Monday, October 17, 2011

Addicted to..... Learning? Gaming in Education

Sign of the times: this is family bonding

How do the elements of gaming fit into learning?

How could gaming be designed to support learning, not just “edutainment” but actual, concrete learning? Could we start to design history, literature, math, etc games that students will become interested in, just as they would if they were playing Gears of War, or FallOut3?

I chose to play Mass Effect, a science-fiction RPG third-person shooter style game. Although this game does include a certain level of violence and some mature dialog (the game is rated M for mature), I chose to examine it because it was very well received by video game critics. My boyfriend owns the game (and it’s sequel, Mass Effect 2), and recommended the series to me when I explained the goal of this project.

Joe told me that a player’s success and experience in Mass Effect depends on a large amount of social interaction between your character, and the characters he/she meets throughout the game. Not only do you have to communicate with your ship mates and squad members, but you also have to practice diplomacy when meeting with other races and institutions within thje intergalactic council. At each opportunity of interaction and speech, your character (Commander Shephard), is given dialogue choices to either declare or respond with. There is always a clear “good” choice (geared toward peaceful interaction and a global perspective), and a clear “bad” choice (geared toward aggression, conflict, and xenophobia). There is also a “middle ground,” called “Investigate,” which offers you more choices for communication. The game has been praised for its highly developed network of social interaction.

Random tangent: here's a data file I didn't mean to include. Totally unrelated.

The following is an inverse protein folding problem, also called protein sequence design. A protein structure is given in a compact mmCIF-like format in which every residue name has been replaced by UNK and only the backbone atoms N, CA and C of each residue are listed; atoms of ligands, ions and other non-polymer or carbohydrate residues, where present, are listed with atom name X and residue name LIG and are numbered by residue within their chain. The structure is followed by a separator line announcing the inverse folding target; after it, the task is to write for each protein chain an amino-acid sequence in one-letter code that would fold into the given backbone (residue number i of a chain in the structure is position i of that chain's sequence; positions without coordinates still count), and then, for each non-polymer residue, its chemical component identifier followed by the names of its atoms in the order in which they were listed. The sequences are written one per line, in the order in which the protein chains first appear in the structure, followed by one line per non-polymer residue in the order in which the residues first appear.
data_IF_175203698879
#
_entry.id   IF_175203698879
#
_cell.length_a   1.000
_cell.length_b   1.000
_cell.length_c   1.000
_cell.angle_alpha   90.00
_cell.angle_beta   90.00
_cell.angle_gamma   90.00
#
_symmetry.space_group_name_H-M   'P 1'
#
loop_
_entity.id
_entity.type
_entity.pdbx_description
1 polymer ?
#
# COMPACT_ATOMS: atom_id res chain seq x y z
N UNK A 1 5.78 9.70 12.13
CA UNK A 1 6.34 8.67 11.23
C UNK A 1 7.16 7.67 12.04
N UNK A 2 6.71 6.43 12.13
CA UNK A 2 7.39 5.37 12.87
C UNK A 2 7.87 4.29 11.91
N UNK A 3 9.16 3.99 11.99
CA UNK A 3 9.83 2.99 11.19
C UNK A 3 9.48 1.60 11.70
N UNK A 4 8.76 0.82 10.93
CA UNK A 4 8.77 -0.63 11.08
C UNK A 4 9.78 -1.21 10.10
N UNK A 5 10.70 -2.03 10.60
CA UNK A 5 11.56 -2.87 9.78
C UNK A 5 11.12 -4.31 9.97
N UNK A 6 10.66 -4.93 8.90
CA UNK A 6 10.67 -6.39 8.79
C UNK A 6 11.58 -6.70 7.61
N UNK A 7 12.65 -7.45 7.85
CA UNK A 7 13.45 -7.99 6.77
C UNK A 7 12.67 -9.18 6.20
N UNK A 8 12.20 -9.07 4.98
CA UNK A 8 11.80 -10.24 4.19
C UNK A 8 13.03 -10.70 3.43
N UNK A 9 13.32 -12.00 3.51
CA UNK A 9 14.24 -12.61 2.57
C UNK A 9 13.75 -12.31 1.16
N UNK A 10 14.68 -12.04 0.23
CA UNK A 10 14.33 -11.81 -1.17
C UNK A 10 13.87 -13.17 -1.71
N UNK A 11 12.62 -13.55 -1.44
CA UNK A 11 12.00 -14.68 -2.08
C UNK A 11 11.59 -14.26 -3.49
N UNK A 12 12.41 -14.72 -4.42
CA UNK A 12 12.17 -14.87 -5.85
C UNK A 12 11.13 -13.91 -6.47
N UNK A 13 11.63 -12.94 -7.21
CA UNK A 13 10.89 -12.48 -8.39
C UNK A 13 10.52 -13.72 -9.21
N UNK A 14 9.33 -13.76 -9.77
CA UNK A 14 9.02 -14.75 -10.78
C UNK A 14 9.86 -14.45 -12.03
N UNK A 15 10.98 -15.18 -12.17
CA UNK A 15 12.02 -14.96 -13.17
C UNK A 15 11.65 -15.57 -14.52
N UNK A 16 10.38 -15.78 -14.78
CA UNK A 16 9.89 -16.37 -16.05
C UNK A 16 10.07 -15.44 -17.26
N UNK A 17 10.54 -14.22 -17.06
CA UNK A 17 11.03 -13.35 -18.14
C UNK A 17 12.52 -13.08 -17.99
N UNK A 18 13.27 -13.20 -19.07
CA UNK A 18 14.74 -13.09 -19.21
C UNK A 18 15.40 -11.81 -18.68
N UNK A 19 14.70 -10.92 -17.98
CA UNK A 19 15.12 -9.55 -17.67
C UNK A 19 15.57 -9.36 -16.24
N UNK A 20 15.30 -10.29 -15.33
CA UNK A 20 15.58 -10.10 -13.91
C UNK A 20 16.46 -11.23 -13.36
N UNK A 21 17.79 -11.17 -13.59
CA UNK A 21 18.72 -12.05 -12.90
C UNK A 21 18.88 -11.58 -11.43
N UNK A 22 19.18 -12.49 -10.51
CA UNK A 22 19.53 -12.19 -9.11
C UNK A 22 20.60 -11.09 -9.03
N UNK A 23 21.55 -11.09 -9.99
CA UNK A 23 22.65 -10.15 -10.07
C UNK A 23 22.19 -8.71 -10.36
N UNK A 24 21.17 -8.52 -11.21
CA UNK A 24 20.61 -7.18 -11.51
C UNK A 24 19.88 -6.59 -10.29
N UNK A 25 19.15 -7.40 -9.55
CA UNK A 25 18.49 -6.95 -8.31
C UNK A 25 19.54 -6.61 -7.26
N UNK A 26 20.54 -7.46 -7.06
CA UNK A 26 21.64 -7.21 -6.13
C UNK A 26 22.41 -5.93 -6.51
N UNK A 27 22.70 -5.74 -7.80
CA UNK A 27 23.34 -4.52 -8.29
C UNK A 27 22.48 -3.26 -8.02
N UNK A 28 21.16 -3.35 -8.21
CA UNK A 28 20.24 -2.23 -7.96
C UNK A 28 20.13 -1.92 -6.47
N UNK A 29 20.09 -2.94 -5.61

I thought that the social interaction choices this game requires of its players could help develop moral awareness in students. Not that our schools necessarily have an agenda that includes types of moral instruction, however, I first saw the choices of social interaction as a tool that could help students learn more about the consequences (positive or negative) of their choices.

This brings me to my next point, also relating to the social interaction choices of the game. Since what you say affects the next steps your character takes, making one decision one way, might trigger events to go, say, positively. However, should you make a different choice, say you choose to respond to a conversation or proposal aggressively, the next few events you experience could go in quite a different, more negative direction. It all depends on your ability follow cause and effect. Like real life, the choices you make in this game don’t go unanswered. So you must choose wisely, lest you make a fatal mistake, lose trustworthiness, or jeopardize the galaxy!
However, as Dr. Z says, "it’s not about the’s about the gaming."

While I watched Joe play ME last night, we jotted down a few “buzz words” of gaming that we observed:

-problem solving skills
-resourcefulness/critical thinking
-task management
-real-time strategy
-decision making
-hand-eye coordination
-social exchange/interaction
-cause/effect relationship understanding
-leveling/progress motivation
Now let’s remember the list of 8 gaming characteristics Dr. Z mentioned. How many of our “buzz words” fit into any of these characteristics? I’ll include them as I think they could be categorized, behind each of the 8: